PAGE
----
Summit delegates received an update about the Adventure Travel Conservation Fund (ATCF) on Tuesday before the day’s final keynote presentation. The organization, which grants funding to nominated and selected projects strictly through member dues and voting, financially supported three projects in 2017 with its first round of funding and is currently in the process of determining which projects will be selected this year.
Executive director of the ATCF, Soraya Shattuck, reflected on the past year’s success and shared brief information about upcoming initiatives and projects. In just two years, more than 70 international organizations from 20 countries have become ATCF members, funding five conservation projects more than $135,000 USD in its very first round of grant giving. “If this is what we can do in just two short years, I am so excited about what is to come,” Shattuck said.
All delegates are invited to attend a breakfast meeting to learn more about the organization and network with current members on Wednesday, 17 October, at Grand Hotel Vittoria at 7:30 a.m.
In 2017, the ATCF provided funding to three organizations: Volcanoes Safaris Partnership Trust, which helped establish a permanent settlement for the Gahinga community of Batwa pygmies in Uganda; Gunung Palung Orangutan Conservation, which is protecting orangutan populations and forest habitat in and around Gunung Palung National Park in Borneo; and WILDCOAST, which has a multifaceted approach for protecting coastal and marine ecosystems and wildlife in Mexico.
ATCF members are currently in the process of voting for projects vying for funding in 2018. Voting will close 31 October, and grant winners will be announced shortly thereafter. The following 12 finalists are in contention to receive ATCF funding.
- Scarlet Macaw Conservation (Belize)
- Kawésqar Community Center (Chile)
- Bale Mountains Conservation Project (Ethiopia)
- Transcaucasian Trail Pankisi (Georgia)
- Himalayan Homestays (India)
- Emurutoto Women’s Craft Center (Kenya)
- Deplastificate (Mexico)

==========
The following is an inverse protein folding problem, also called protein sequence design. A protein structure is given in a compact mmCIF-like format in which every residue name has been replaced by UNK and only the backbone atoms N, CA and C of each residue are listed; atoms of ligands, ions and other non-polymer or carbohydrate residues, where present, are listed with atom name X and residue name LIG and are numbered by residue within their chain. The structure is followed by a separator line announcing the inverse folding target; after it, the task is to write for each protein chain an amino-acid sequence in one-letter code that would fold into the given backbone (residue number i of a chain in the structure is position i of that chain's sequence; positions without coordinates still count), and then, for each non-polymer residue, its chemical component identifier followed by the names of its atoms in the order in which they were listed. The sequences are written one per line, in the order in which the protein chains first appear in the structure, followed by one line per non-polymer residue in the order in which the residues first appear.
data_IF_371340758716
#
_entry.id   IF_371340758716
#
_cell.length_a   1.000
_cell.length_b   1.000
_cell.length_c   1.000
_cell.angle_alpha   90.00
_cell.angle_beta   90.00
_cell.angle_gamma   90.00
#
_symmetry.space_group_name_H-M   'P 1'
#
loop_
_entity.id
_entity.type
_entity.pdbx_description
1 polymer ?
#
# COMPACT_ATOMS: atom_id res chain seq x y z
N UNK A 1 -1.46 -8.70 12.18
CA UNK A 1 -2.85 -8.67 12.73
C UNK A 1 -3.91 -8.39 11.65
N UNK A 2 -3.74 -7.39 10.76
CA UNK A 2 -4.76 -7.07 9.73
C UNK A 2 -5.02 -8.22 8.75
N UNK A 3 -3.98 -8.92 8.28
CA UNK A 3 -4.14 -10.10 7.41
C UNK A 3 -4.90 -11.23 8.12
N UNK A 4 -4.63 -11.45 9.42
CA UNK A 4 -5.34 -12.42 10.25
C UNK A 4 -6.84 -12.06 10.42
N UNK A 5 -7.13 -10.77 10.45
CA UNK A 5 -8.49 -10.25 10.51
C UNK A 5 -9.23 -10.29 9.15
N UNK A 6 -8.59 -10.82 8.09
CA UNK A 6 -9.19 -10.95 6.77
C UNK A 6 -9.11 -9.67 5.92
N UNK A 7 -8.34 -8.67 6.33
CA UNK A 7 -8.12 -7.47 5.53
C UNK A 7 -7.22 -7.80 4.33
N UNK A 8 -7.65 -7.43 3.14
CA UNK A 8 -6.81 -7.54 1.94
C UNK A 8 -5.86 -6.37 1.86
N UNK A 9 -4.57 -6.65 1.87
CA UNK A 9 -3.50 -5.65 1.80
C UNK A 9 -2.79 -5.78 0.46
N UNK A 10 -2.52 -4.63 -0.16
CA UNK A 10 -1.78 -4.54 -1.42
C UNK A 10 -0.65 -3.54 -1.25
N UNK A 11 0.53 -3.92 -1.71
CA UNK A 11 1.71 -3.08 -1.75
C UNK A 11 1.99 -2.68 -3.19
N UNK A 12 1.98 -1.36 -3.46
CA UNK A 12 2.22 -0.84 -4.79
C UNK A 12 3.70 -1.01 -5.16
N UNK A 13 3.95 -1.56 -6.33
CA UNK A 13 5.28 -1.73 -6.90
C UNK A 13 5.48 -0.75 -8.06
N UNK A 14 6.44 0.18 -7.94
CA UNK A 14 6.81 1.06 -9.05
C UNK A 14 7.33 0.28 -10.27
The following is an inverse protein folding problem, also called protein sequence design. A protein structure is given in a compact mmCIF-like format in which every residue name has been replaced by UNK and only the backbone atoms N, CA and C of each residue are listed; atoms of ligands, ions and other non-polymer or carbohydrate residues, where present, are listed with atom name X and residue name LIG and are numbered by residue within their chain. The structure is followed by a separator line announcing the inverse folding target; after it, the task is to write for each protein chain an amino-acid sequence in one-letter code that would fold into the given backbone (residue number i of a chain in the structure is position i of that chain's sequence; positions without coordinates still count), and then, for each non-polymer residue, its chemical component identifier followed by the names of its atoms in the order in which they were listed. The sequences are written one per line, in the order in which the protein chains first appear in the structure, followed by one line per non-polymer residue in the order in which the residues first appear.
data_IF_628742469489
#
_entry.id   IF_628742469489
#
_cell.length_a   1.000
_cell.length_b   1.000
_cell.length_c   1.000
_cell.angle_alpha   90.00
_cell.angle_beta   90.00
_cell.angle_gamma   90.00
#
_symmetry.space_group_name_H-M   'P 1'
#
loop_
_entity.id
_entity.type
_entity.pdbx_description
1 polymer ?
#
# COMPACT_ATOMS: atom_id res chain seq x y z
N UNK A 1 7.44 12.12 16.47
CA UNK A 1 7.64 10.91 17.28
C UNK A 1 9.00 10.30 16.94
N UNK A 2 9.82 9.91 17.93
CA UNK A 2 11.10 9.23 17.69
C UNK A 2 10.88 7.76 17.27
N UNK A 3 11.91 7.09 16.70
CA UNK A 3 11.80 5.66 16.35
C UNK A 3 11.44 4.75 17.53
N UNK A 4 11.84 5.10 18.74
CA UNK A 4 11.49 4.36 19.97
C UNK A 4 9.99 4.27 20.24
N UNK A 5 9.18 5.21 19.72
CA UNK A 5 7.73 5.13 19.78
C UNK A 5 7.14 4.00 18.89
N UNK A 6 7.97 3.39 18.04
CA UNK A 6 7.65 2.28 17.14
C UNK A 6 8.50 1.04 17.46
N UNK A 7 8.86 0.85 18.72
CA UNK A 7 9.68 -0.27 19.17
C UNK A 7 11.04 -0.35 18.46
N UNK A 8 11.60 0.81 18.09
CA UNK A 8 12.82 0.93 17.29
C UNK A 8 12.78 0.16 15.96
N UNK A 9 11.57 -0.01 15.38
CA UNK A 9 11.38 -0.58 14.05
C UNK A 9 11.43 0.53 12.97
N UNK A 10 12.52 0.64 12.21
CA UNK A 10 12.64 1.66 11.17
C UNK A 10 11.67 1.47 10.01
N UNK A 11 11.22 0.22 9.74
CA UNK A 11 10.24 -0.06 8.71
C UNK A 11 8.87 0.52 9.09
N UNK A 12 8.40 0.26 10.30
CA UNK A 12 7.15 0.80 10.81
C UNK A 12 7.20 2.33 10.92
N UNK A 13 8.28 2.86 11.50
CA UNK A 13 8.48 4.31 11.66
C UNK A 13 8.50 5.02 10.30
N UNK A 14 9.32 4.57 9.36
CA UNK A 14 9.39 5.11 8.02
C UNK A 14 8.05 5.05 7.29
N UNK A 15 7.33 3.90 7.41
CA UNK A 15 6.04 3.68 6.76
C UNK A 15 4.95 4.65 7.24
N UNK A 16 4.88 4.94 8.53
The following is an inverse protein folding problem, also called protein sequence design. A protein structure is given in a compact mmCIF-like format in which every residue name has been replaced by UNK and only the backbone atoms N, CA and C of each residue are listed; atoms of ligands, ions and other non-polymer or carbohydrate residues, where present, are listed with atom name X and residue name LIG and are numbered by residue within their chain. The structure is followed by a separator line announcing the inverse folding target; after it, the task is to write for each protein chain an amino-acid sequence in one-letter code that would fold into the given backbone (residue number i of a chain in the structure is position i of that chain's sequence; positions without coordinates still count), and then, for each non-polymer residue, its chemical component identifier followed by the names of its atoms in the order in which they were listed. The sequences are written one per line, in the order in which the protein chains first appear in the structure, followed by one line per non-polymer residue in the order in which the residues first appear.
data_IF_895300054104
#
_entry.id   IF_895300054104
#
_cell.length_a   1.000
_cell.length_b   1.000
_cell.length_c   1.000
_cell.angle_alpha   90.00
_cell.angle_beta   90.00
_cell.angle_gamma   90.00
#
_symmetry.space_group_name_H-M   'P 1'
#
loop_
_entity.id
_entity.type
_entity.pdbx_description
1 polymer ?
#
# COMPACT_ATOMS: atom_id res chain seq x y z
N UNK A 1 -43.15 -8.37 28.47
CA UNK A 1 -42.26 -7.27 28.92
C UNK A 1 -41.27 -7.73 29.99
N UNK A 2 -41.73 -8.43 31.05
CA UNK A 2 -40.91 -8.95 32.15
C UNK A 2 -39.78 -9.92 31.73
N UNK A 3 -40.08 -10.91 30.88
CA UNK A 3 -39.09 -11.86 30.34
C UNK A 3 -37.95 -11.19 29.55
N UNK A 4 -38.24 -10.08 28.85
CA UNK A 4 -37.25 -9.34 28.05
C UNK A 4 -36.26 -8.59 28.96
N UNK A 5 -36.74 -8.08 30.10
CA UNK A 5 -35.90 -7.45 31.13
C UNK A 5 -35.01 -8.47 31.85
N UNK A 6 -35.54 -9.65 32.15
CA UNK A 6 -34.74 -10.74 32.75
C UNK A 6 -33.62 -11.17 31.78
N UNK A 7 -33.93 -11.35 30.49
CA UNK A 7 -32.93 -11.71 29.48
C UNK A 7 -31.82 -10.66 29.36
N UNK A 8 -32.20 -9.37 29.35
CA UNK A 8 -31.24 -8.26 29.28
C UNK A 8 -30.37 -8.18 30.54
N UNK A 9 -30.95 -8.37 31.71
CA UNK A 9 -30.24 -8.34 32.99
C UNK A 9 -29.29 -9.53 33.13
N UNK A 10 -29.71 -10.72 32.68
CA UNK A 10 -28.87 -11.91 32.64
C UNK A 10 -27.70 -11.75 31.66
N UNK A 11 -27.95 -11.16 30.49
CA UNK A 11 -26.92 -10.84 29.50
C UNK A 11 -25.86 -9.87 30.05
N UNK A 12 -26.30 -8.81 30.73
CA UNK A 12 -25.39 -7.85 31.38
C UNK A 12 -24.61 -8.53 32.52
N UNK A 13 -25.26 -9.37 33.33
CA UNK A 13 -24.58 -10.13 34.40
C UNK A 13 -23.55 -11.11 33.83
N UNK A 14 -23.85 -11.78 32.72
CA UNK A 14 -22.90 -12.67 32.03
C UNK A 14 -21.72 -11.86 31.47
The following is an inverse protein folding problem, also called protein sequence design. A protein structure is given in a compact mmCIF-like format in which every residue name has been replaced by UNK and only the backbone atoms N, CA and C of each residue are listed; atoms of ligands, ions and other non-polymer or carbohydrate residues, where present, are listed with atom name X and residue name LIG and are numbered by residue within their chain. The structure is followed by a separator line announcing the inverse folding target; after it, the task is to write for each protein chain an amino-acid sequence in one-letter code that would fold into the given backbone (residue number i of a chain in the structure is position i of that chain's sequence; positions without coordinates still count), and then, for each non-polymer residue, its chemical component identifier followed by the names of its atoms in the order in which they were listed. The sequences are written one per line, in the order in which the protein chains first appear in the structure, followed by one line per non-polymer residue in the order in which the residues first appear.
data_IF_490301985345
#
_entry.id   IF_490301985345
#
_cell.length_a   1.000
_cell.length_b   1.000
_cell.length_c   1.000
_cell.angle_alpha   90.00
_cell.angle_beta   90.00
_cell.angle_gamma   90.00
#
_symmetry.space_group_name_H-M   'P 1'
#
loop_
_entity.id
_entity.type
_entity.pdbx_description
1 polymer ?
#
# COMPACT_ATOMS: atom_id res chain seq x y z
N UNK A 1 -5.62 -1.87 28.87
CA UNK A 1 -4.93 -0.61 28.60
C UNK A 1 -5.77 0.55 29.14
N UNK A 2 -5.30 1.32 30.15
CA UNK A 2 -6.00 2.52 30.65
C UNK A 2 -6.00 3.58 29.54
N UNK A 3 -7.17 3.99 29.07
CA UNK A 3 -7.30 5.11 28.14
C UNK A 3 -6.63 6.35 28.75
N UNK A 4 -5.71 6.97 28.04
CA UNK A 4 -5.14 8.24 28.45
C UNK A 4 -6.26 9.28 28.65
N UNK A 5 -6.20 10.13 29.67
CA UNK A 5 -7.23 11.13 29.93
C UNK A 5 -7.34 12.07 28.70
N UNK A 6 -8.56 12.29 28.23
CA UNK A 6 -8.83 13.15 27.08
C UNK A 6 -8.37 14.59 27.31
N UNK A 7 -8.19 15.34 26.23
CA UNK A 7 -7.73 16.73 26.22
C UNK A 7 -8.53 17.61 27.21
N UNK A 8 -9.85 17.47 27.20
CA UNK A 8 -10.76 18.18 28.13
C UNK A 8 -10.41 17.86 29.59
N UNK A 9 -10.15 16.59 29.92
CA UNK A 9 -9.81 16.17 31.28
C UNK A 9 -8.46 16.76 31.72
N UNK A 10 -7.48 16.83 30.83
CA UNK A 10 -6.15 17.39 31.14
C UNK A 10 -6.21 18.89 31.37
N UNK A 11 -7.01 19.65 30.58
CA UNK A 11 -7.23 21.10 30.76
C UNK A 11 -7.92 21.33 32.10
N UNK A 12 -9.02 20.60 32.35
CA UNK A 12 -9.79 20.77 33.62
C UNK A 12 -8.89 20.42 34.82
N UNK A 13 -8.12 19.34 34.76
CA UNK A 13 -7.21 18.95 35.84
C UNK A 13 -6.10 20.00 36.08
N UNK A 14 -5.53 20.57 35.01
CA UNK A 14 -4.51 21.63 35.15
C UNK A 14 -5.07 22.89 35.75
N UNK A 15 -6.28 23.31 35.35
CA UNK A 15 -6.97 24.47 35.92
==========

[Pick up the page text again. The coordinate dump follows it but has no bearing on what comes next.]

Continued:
- Sea Turtle Conservation (Mexico)
- Junior Rangers (Mongolia)
- Ranger Boost (New Zealand)
- Balkan River Defense (Slovenia)
- Water for Hwange (Zimbabwe)
Shattuck also mentioned the organization’s Adopt A Project Program, which helps fund projects that are not selected through the voting process. Two additional projects from 2017 were recently fully funded by generous donations from ATCF member organizations REI Adventures and World Nomads. REI Adventures adopted the Boardwalk in Torres del Paine National Park Project, which includes new trail construction through this popular Chilean destination, and World Nomads fully funded the Trekking Waste Infrastructure Project, which supports sustainable waste management efforts in the Khumbu Region of Nepal. “Having run a micro-donations program on World Nomads since the Asian Tsunami, the opportunity to leverage our 1.5 million travelers to help fund ATCF projects was a no-brainer,” said Chris Noble, general manager of World Nomads. “The shared desire to help fund those organizations and communities committed to sustainable conservation and tourism development is at the heart of us both. How could we not get involved?”
“We launched the Adopt A Project Program earlier this year with the intent to give the projects that we did not currently have enough funding to support, an opportunity to be funded by ATCF members. Many of our members have specific initiatives or destinations that they identify closely with, and the Adopt A Project Program gives them a chance to support these through the ATCF,” Shattuck said. “We are beyond thrilled that REI Adventures and World Nomads have stepped up and each adopted a project in our very first round.”
Membership remains open year round for any company interested in joining.